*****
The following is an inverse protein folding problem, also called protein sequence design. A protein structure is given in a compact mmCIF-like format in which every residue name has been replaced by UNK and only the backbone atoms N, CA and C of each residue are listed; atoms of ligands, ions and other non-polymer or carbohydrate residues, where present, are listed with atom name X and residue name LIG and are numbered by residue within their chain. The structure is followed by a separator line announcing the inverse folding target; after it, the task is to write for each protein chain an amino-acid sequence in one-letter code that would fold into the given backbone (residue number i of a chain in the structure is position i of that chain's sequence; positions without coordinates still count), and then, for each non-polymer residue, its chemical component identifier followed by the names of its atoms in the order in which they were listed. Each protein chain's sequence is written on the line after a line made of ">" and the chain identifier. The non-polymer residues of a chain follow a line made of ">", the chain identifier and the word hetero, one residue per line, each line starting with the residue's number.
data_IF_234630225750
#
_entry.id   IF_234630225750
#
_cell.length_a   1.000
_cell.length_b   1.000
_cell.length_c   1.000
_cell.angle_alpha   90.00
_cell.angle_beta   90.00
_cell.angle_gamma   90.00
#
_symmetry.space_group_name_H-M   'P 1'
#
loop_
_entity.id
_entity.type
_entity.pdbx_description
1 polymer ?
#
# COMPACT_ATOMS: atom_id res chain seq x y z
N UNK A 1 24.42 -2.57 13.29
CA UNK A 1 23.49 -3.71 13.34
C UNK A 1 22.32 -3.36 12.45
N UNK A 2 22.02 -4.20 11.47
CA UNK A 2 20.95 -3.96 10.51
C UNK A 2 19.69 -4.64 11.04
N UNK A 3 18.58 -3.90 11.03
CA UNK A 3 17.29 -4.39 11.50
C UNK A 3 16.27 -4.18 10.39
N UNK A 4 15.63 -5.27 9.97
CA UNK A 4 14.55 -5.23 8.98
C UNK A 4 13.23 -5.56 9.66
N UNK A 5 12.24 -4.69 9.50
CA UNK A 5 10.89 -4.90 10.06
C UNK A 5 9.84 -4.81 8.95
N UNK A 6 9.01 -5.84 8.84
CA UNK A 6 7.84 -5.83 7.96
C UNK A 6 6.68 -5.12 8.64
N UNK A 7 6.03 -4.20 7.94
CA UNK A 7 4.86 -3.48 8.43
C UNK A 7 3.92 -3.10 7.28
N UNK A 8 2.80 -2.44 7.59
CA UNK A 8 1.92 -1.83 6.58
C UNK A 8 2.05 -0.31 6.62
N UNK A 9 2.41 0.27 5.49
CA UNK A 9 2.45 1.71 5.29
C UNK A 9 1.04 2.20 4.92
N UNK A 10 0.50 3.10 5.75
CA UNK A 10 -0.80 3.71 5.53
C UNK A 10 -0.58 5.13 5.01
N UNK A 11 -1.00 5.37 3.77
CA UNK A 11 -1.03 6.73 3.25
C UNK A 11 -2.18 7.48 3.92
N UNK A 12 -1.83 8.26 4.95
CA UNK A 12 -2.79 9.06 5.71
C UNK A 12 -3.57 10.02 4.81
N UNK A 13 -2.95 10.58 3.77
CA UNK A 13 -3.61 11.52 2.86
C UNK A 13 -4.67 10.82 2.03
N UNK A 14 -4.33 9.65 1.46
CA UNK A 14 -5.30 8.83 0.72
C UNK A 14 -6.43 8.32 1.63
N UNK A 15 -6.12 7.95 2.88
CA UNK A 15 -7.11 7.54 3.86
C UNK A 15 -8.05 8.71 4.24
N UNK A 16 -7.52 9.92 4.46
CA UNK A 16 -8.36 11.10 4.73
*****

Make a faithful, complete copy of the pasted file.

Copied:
The following is an inverse protein folding problem, also called protein sequence design. A protein structure is given in a compact mmCIF-like format in which every residue name has been replaced by UNK and only the backbone atoms N, CA and C of each residue are listed; atoms of ligands, ions and other non-polymer or carbohydrate residues, where present, are listed with atom name X and residue name LIG and are numbered by residue within their chain. The structure is followed by a separator line announcing the inverse folding target; after it, the task is to write for each protein chain an amino-acid sequence in one-letter code that would fold into the given backbone (residue number i of a chain in the structure is position i of that chain's sequence; positions without coordinates still count), and then, for each non-polymer residue, its chemical component identifier followed by the names of its atoms in the order in which they were listed. Each protein chain's sequence is written on the line after a line made of ">" and the chain identifier. The non-polymer residues of a chain follow a line made of ">", the chain identifier and the word hetero, one residue per line, each line starting with the residue's number.
data_IF_234630225750
#
_entry.id   IF_234630225750
#
_cell.length_a   1.000
_cell.length_b   1.000
_cell.length_c   1.000
_cell.angle_alpha   90.00
_cell.angle_beta   90.00
_cell.angle_gamma   90.00
#
_symmetry.space_group_name_H-M   'P 1'
#
loop_
_entity.id
_entity.type
_entity.pdbx_description
1 polymer ?
#
# COMPACT_ATOMS: atom_id res chain seq x y z
N UNK A 1 24.42 -2.57 13.29
CA UNK A 1 23.49 -3.71 13.34
C UNK A 1 22.32 -3.36 12.45
N UNK A 2 22.02 -4.20 11.47
CA UNK A 2 20.95 -3.96 10.51
C UNK A 2 19.69 -4.64 11.04
N UNK A 3 18.58 -3.90 11.03
CA UNK A 3 17.29 -4.39 11.50
C UNK A 3 16.27 -4.18 10.39
N UNK A 4 15.63 -5.27 9.97
CA UNK A 4 14.55 -5.23 8.98
C UNK A 4 13.23 -5.56 9.66
N UNK A 5 12.24 -4.69 9.50
CA UNK A 5 10.89 -4.90 10.06
C UNK A 5 9.84 -4.81 8.95
N UNK A 6 9.01 -5.84 8.84
CA UNK A 6 7.84 -5.83 7.96
C UNK A 6 6.68 -5.12 8.64
N UNK A 7 6.03 -4.20 7.94
CA UNK A 7 4.86 -3.48 8.43
C UNK A 7 3.92 -3.10 7.28
N UNK A 8 2.80 -2.44 7.59
CA UNK A 8 1.92 -1.83 6.58
C UNK A 8 2.05 -0.31 6.62
N UNK A 9 2.41 0.27 5.49
CA UNK A 9 2.45 1.71 5.29
C UNK A 9 1.04 2.20 4.92
N UNK A 10 0.50 3.10 5.75
CA UNK A 10 -0.80 3.71 5.53
C UNK A 10 -0.58 5.13 5.01
N UNK A 11 -1.00 5.37 3.77
CA UNK A 11 -1.03 6.73 3.25
C UNK A 11 -2.18 7.48 3.92
N UNK A 12 -1.83 8.26 4.95
CA UNK A 12 -2.79 9.06 5.71
C UNK A 12 -3.57 10.02 4.81
N UNK A 13 -2.95 10.58 3.77
CA UNK A 13 -3.61 11.52 2.86
C UNK A 13 -4.67 10.82 2.03
N UNK A 14 -4.33 9.65 1.46
CA UNK A 14 -5.30 8.83 0.72
C UNK A 14 -6.43 8.32 1.63
N UNK A 15 -6.12 7.95 2.88
CA UNK A 15 -7.11 7.54 3.86
C UNK A 15 -8.05 8.71 4.24
N UNK A 16 -7.52 9.92 4.46
CA UNK A 16 -8.36 11.10 4.73